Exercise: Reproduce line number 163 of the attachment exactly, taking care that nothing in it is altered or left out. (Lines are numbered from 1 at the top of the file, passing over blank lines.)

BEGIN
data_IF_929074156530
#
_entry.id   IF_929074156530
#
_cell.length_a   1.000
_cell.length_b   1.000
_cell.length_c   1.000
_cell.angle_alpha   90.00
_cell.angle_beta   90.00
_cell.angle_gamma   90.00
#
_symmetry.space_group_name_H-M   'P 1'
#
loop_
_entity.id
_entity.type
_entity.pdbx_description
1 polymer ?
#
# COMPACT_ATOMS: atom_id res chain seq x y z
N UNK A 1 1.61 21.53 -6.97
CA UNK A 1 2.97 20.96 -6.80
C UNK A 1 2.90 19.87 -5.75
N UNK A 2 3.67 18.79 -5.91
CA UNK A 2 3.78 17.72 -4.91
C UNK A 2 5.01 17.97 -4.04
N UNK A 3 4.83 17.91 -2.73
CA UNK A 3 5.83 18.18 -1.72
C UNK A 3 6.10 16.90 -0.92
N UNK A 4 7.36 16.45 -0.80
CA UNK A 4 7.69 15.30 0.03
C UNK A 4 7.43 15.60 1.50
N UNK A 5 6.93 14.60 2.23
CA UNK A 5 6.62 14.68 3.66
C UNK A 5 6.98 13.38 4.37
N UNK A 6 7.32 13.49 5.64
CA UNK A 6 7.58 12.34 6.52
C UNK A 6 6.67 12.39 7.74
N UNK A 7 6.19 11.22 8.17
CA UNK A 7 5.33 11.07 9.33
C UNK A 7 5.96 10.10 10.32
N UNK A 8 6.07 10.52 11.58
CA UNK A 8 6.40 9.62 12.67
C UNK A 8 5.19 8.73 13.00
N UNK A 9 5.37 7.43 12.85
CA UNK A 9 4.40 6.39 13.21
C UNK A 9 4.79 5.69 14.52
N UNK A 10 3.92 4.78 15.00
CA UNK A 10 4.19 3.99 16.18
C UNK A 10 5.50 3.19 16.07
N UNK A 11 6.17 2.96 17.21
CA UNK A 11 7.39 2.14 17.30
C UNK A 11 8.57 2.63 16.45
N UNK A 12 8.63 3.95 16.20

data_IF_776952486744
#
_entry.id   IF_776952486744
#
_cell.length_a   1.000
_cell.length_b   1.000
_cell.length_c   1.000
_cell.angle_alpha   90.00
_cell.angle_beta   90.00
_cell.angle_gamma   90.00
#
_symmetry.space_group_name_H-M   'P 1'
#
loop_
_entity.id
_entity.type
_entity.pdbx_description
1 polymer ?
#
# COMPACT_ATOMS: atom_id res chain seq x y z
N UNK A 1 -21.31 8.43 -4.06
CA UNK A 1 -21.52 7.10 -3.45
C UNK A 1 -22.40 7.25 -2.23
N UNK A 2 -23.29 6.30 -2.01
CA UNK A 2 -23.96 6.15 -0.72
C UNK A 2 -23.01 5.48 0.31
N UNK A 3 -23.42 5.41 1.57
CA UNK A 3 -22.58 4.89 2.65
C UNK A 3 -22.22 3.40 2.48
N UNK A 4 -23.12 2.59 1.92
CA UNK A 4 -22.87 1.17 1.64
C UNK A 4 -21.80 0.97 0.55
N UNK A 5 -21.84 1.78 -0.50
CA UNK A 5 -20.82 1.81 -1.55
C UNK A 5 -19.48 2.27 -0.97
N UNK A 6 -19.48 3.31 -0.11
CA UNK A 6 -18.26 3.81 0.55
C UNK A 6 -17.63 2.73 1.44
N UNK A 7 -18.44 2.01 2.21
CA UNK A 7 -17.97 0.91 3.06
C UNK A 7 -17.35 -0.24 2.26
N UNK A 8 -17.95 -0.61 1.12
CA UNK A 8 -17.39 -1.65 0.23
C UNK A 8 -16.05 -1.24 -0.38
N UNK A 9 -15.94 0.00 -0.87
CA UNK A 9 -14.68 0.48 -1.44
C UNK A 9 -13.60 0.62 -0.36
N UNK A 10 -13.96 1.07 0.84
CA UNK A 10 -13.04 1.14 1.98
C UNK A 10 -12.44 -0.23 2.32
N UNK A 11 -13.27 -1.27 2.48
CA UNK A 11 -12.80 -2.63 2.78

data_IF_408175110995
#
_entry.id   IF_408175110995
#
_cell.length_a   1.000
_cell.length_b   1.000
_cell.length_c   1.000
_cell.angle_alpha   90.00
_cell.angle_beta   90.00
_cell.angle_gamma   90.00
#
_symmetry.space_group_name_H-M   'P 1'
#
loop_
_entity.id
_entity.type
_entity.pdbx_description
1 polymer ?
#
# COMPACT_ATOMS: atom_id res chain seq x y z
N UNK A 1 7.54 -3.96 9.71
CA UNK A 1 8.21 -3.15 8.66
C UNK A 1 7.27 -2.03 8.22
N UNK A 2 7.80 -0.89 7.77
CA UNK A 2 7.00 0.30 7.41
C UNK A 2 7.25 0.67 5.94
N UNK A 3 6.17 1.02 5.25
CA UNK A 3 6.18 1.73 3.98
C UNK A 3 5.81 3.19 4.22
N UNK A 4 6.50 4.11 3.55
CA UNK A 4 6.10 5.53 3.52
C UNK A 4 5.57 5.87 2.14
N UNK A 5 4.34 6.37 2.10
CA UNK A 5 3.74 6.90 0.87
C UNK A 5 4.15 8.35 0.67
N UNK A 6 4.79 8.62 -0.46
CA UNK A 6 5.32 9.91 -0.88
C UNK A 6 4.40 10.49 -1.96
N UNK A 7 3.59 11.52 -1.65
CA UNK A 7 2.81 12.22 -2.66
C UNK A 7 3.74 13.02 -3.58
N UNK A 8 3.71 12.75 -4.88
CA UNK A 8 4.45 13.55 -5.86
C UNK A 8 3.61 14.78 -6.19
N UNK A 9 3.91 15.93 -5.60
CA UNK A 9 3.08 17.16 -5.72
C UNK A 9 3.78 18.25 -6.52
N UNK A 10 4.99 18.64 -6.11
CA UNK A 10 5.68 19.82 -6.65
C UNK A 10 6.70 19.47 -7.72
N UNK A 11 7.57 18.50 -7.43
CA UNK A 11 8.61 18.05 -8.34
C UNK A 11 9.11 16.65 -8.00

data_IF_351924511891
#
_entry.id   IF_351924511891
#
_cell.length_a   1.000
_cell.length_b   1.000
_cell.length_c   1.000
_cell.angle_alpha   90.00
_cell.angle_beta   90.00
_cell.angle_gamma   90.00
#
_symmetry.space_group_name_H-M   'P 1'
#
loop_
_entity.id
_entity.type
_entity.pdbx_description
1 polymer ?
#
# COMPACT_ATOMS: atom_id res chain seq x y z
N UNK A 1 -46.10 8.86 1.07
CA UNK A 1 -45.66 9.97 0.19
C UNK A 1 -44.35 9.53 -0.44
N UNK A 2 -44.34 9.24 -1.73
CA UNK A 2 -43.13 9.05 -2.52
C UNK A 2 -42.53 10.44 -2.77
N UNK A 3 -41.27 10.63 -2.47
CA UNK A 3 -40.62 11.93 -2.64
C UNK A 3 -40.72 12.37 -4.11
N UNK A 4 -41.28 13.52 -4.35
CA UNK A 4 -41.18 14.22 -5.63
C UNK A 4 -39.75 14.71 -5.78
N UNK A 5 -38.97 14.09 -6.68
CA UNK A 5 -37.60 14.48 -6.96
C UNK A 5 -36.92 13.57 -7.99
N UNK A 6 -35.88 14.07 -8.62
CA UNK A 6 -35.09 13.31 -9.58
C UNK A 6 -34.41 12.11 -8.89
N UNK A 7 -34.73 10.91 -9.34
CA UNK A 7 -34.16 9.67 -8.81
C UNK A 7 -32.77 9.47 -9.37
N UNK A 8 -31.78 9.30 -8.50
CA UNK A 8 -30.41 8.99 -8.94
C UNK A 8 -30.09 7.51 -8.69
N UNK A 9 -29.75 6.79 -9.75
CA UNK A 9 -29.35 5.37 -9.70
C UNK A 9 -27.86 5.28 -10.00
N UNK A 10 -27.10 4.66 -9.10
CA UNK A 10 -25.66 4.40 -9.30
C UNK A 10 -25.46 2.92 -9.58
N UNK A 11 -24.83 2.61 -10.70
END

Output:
#